Edinburgh Festival Fringe theatre reviews: This Is Not A Show About Hong Kong | Nightlands

A shifting world order and new waves of global authoritarianism are addressed in two plays to have caught Joyce McMillan's eye – one a bold and immensely vivid hour about the oppressed young people of Hong Kong, the other an imaginative leap into the minds of two Russian people with different experiences of the collapse of the Soviet Union.

This is Not a Show about Hong Kong. Pic: Simon Adrians.
This is Not a Show about Hong Kong. Pic: Simon Adrians.

This Is Not A Show About Hong Kong ****

Underbelly Cowgate (Venue 61), until 28 August

Hide Ad

Nightlands ***

Summerhall (Venue 26), run completed

Hide Ad

The world’s tilt towards a dangerous new stand-off between two hostile power-blocs has happened so swiftly, over the last half-decade, that few theatre-makers in the west have yet come to grips with it. For the company presenting This Is Not A Show About Hong Kong, though, there has been no choice in the matter; and over a fragmented but immensely vivid hour, they conjure up a series of impressionistic images of a generation of young Hong Kong people ever more oppressed and hemmed in by increasingly authoritarian rule from Beijing, in direct breach of the promises when the UK handed control of Hong Kong to China, in 1997.

So in this bold show, presented by Max Perry and Friends with the help of an Underbelly Untapped Award, we see dance-like sequences referring back to the “umbrella” protests of 2014, families rowing over the young people’s involvement in protests, powerful scenes suggesting the suppression of gay love, or the loss of any kind of future, symbolised by a sad phantom pregnancy. And at the end, a young man stands with a suitcase, as he makes the now all but inevitable journey towards a new life in Britain; reminding us as he goes that “feeling safe all the time” is an increasingly rare luxury, in a world reeling under new waves of authoritarianism, and the violent conflict that comes in its wake.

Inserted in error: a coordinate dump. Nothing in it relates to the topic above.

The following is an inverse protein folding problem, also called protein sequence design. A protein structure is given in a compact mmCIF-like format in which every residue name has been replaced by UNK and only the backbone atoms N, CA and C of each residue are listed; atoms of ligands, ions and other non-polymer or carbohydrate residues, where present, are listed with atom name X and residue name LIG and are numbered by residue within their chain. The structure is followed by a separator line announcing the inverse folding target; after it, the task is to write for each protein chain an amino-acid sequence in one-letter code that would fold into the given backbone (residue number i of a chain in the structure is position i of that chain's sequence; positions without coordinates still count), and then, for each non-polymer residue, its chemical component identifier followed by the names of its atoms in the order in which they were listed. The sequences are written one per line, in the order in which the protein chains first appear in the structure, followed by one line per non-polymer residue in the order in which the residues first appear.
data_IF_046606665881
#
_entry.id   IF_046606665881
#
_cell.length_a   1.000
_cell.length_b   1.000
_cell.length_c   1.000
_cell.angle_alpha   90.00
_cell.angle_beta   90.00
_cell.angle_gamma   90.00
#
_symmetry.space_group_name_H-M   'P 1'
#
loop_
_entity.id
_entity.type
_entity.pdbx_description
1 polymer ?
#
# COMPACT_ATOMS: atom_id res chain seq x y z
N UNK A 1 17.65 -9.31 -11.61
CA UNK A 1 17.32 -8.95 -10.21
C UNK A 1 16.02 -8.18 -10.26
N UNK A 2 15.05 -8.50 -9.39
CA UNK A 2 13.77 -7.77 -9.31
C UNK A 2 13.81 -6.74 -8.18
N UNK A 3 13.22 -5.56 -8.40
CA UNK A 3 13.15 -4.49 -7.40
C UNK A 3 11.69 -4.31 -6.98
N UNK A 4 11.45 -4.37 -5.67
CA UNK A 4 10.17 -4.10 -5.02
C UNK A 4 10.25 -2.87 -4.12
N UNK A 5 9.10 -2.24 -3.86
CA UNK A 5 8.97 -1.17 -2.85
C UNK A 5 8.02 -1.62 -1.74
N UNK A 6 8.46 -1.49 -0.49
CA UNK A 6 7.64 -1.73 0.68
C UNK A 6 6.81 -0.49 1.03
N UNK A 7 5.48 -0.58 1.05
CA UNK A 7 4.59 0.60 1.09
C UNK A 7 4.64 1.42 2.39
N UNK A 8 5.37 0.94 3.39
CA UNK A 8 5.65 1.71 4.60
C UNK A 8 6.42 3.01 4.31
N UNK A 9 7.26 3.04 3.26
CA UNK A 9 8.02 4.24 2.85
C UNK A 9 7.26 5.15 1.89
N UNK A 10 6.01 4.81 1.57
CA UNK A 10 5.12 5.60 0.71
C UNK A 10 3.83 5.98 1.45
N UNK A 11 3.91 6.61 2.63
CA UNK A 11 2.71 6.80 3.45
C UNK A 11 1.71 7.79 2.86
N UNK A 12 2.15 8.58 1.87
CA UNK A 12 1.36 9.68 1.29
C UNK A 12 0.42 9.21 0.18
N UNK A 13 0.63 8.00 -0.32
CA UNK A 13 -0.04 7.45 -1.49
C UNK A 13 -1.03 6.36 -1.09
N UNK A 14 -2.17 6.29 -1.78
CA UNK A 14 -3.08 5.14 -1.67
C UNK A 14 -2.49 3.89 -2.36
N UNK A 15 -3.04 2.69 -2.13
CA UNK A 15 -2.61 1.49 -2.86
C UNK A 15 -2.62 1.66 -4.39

Hide Ad

In Dogstar Theatre’s new show Nightlands, by contrast, young Scottish writer-director Jack MacGregor makes a huge imaginative leap into the minds of two Russian people with very different experiences of the collapse of the Soviet Union, three decades ago. Set in 1999 in abandoned Pyramiden - once a model communist town, built on land leased from Norway on the Arctic island of Svalbard - Nightlands imagines an encounter between Sasha, a man of around 60 who has lived in Pyramiden for decades, and Slava, a young woman sent by the Russian government to work at a security and wildlife monitoring station there.

The play’s aim is to contrast Slava’s relatively positive acceptance of the collapse of communism with Sasha bitter’s resistance, gradually modulating from a genuine faith in communism, to the kind of nostalgic authoritarian nationalism that is now fuelling Russian aggression in Ukraine. And if MacGregor’s narrative finally becomes blurred by questions about how far Sasha and Slava are different people at all, Matthew Zajac and Rebecca Wilkie sustain the passionate intensity of their performances to the end, in a hugely ambitious and promising play, on a subject that could hardly be more topical, in 2022.